Vampire bats eat only the blood of living vertebrates. They have the most specialized diets. The three species that drink blood occur in Central and South America. One of this species Desmodus rotundus (Phyllostomidae) drinks blood of humans sleeping. Cell
Bat Groups and Classification
Bats used to be classified in two major groups Megachiroptera and Microchiroptera. This classification was mainly based on their physical characteristics.
Megachiroptera, were the big and medium size bats. Megachiroptera also included bats that ate fruit, nectar, pollen and small animals. They included as well bats that had big eyes and great eyesight. This bats had no echolocation.
Microchiroptera were the small bats that mainly ate insects. They were also identified by their echolocation for flying and finding their prey.
This classification assumed that echolocation appeared in only one group. Recent genetic analysis suggest that Michrochiropera is more than one group and that echolocation was lost in Pteropodiformes group Nature.
Based on this new molecular genetic data, Bats are classified into two new major groups: Yinpterochiroptera and Yangochiroptera.
The table below shows the two new suborders and the families in each group. ITIS
|Chiroptera||Yinpterochiroptera||Rhinolophoidea||Rhinolophidae: Horseshoe bats|
|Rhinopomatidae: Mouse-tailed bats|
|Rhinonycteridae: Trident bats|
|Craseonycteridae: Hog-nosed bat|
|Megadermatidae: False vampires|
|Hipposideridae: Old World leaf-nosed bats|
|Pteropodoidea||Pteropodidae: Old World Fruit Bats, Flying Foxes|
|Yangochiroptera||Emballonuroidea||Emballonuridae: Sheath-tailed bats|
|Nycteridae: Slit-faced bats|
|Noctilionoide||Noctilionidae: Bulldog bats|
|Myzopodidae: Madagascar sucker-footed bats|
|Mystacinidae: New Zealand short-tailed bats|
|Thyropteridae: Disk-winged bats|
|Furipteridae: Smoky bat and thumbless bat|
|Mormoopidae: Ghost-faced, naked-backed and mustached bats|
|Phyllostomidae: New World leaf-nosed bats|
|Vespertilionoidea||Vespertilionidae: Vesper bats|
|Natalidae: Funnel-eared bats|
|Cistugidae: Wing-gland bats|
|Miniopteridae: Free-tailed bats|
|Molossidae: Free-tailed bats|
Yinpterochiroptera or Pteropodiformes is a suborder of Chiroptera. This suborder includes the megabats and a few of the microbat families.
Yinpterochiroptera is composed of 2 superfamilies Rhinolophoidea and Pteropodoidea.
This suborder has echolocation ability, with the exception of the Peropoidea superfamily.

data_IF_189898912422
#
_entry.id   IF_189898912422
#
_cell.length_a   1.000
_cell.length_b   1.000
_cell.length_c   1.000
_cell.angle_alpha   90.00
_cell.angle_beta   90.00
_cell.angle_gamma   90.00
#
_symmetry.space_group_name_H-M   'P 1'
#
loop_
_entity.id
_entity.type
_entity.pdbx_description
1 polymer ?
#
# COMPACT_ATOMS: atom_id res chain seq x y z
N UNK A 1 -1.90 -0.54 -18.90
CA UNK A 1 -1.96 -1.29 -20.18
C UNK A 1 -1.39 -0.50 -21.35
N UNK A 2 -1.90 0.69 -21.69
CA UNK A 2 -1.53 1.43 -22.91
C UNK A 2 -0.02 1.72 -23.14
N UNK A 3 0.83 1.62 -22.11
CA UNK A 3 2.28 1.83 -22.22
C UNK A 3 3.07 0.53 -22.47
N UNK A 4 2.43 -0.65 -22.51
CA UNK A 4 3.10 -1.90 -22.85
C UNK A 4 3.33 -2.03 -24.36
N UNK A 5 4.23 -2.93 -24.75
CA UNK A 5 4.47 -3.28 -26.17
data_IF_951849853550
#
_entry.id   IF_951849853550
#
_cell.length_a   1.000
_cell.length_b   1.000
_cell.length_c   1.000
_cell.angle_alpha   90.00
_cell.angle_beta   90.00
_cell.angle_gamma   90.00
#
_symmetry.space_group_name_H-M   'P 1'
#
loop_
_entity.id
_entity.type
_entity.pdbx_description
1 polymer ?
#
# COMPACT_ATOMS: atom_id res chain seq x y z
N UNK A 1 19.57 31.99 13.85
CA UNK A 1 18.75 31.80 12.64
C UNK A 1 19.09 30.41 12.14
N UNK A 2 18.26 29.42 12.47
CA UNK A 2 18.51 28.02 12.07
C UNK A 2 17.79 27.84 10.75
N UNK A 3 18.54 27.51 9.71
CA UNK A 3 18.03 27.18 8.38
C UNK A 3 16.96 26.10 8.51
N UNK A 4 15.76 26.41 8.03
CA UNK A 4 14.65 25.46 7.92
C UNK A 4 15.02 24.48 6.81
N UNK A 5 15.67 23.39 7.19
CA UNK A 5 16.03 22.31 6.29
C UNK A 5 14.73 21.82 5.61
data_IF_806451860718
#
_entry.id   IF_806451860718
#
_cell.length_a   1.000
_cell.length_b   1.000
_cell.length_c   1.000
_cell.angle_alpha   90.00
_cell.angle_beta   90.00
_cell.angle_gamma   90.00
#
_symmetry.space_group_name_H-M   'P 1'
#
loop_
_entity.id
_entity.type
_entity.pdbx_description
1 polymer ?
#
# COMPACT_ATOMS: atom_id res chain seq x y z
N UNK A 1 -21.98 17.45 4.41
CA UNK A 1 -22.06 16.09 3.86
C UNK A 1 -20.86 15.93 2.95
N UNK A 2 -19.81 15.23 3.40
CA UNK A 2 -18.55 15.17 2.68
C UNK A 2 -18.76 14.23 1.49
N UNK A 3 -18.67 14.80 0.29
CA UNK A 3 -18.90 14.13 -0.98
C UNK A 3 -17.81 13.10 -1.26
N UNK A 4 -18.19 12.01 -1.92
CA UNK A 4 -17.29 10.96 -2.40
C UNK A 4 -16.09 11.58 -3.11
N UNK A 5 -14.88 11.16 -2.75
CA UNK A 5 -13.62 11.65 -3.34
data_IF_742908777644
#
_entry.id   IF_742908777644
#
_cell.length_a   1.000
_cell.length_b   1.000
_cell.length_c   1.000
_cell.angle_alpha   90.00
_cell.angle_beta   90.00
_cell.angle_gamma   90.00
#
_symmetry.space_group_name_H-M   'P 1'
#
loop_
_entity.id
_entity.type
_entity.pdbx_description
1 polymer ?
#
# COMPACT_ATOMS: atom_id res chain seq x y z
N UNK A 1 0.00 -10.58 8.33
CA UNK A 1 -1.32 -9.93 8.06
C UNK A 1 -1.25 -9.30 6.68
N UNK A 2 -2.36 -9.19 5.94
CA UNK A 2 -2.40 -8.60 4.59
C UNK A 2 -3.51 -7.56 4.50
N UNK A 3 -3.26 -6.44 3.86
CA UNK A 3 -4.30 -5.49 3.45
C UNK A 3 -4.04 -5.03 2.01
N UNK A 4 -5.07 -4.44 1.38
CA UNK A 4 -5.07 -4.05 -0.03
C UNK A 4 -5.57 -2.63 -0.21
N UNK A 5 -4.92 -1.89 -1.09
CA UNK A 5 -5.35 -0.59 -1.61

The bats of this superfamily inhabit only the Old World. They are mainly present in northern and central Africa, southeast Asia (the center of their diversity), and northwestern Australia.
They live in open space areas like above canopy forests and clearings to tight maneuvering places like fern thickets.
The majority of these bats are insectivores and catch their prey on the wing. Rhinolophoid Bats.
The largest family in this group is Rhinolophidae, with 10 genera.
They occur in arid and semiarid habitats, where they roost in large numbers in caves, openings in rock walls, and man-made structures including houses, wells, tunnels, and tombs.
They are characterized by a transverse dermal ridge on the nose above the nostrils. Source: tolweb.org
This superfamily has only one family Pteropodidae. They do not use echolocation. They are also called Megabats, Old World fruit bats or Flying foxes. This is obviously because of their looks and size.
This family has the largest bat Pteropus vampyrus with a wing span of 6 feet (1.8m), and the heaviest bat Pteropus giganteus with males weighing up to 3.52 pounds (1.6 kg).
Pteropodidae has a tropical and subtropical distribution in the Old World. Half of the 41 genera roost in trees.
Pteropodids are strictly vegetarian. They forage fruits, nectar, and pollen using their sight and a sensitive olfactory system. They play an important role as pollinators and seed dispersers.
Some members migrate great distances while others stay in a smaller range. Source: AnimalDiversity.org
Yangochiroptera, or Vespertilioniformes, is a suborder of Chiroptera
These bats use laryngeal echolocation to avoid obstacles and hunt for food.
Emballonurids are also known as sheath-tailed bats and sac-winged bats. This is because of the glandular sac found on the edge of the wings in many species. The sac is used to produce a scent which represents territorial dominance and social presence.
They are found in tropical and Subtropical areas around the world.
Many of Noctiloinoidea bats have particular facial ornamentation, including nose-leaf, leaf-chin flaps, big lips, and other projections in the lip and nasal region. Source: tolweb.org
This superfamily has a varied food preference among its species. Some specializing in insects, rodents, birds, nectar, fruit, or blood.